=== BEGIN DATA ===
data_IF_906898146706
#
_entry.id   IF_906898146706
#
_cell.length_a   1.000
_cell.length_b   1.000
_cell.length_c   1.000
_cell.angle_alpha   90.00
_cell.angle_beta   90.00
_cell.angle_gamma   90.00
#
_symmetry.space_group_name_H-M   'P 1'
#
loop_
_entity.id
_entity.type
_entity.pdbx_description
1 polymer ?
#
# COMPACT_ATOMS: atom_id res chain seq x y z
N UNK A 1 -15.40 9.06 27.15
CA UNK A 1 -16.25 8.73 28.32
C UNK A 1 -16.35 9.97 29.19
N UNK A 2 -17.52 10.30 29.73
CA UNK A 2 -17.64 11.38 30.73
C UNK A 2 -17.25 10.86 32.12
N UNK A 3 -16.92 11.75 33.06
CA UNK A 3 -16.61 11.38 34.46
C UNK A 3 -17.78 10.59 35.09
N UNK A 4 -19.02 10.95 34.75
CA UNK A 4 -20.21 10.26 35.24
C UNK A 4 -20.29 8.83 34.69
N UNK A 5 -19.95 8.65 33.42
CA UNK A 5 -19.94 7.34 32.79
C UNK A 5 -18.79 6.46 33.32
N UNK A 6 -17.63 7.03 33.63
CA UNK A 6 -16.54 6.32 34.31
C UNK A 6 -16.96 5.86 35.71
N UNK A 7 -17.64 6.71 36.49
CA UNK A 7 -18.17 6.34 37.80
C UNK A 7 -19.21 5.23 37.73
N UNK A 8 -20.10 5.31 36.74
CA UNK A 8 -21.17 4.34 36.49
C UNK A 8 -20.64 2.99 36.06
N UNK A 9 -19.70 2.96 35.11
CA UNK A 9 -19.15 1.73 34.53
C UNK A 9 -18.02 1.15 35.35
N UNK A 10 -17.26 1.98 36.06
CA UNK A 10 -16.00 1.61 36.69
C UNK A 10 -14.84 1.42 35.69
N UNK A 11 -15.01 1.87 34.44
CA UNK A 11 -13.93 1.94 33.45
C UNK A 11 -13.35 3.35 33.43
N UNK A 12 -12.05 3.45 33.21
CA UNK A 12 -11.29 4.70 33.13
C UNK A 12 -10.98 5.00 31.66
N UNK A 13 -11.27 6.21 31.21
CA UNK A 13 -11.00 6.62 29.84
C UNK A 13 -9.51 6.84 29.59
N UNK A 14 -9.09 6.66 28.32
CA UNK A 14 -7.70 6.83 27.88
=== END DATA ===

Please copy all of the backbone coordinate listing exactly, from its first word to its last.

data_IF_906898146706
#
_entry.id   IF_906898146706
#
_cell.length_a   1.000
_cell.length_b   1.000
_cell.length_c   1.000
_cell.angle_alpha   90.00
_cell.angle_beta   90.00
_cell.angle_gamma   90.00
#
_symmetry.space_group_name_H-M   'P 1'
#
loop_
_entity.id
_entity.type
_entity.pdbx_description
1 polymer ?
#
# COMPACT_ATOMS: atom_id res chain seq x y z
N UNK A 1 -15.40 9.06 27.15
CA UNK A 1 -16.25 8.73 28.32
C UNK A 1 -16.35 9.97 29.19
N UNK A 2 -17.52 10.30 29.73
CA UNK A 2 -17.64 11.38 30.73
C UNK A 2 -17.25 10.86 32.12
N UNK A 3 -16.92 11.75 33.06
CA UNK A 3 -16.61 11.38 34.46
C UNK A 3 -17.78 10.59 35.09
N UNK A 4 -19.02 10.95 34.75
CA UNK A 4 -20.21 10.26 35.24
C UNK A 4 -20.29 8.83 34.69
N UNK A 5 -19.95 8.65 33.42
CA UNK A 5 -19.94 7.34 32.79
C UNK A 5 -18.79 6.46 33.32
N UNK A 6 -17.63 7.03 33.63
CA UNK A 6 -16.54 6.32 34.31
C UNK A 6 -16.96 5.86 35.71
N UNK A 7 -17.64 6.71 36.49
CA UNK A 7 -18.17 6.34 37.80
C UNK A 7 -19.21 5.23 37.73
N UNK A 8 -20.10 5.31 36.74
CA UNK A 8 -21.17 4.34 36.49
C UNK A 8 -20.64 2.99 36.06
N UNK A 9 -19.70 2.96 35.11
CA UNK A 9 -19.15 1.73 34.53
C UNK A 9 -18.02 1.15 35.35
N UNK A 10 -17.26 1.98 36.06
CA UNK A 10 -16.00 1.61 36.69
C UNK A 10 -14.84 1.42 35.69
N UNK A 11 -15.01 1.87 34.44
CA UNK A 11 -13.93 1.94 33.45
C UNK A 11 -13.35 3.35 33.43
N UNK A 12 -12.05 3.45 33.21
CA UNK A 12 -11.29 4.70 33.13
C UNK A 12 -10.98 5.00 31.66
N UNK A 13 -11.27 6.21 31.21
CA UNK A 13 -11.00 6.62 29.84
C UNK A 13 -9.51 6.84 29.59
N UNK A 14 -9.09 6.66 28.32
CA UNK A 14 -7.70 6.83 27.88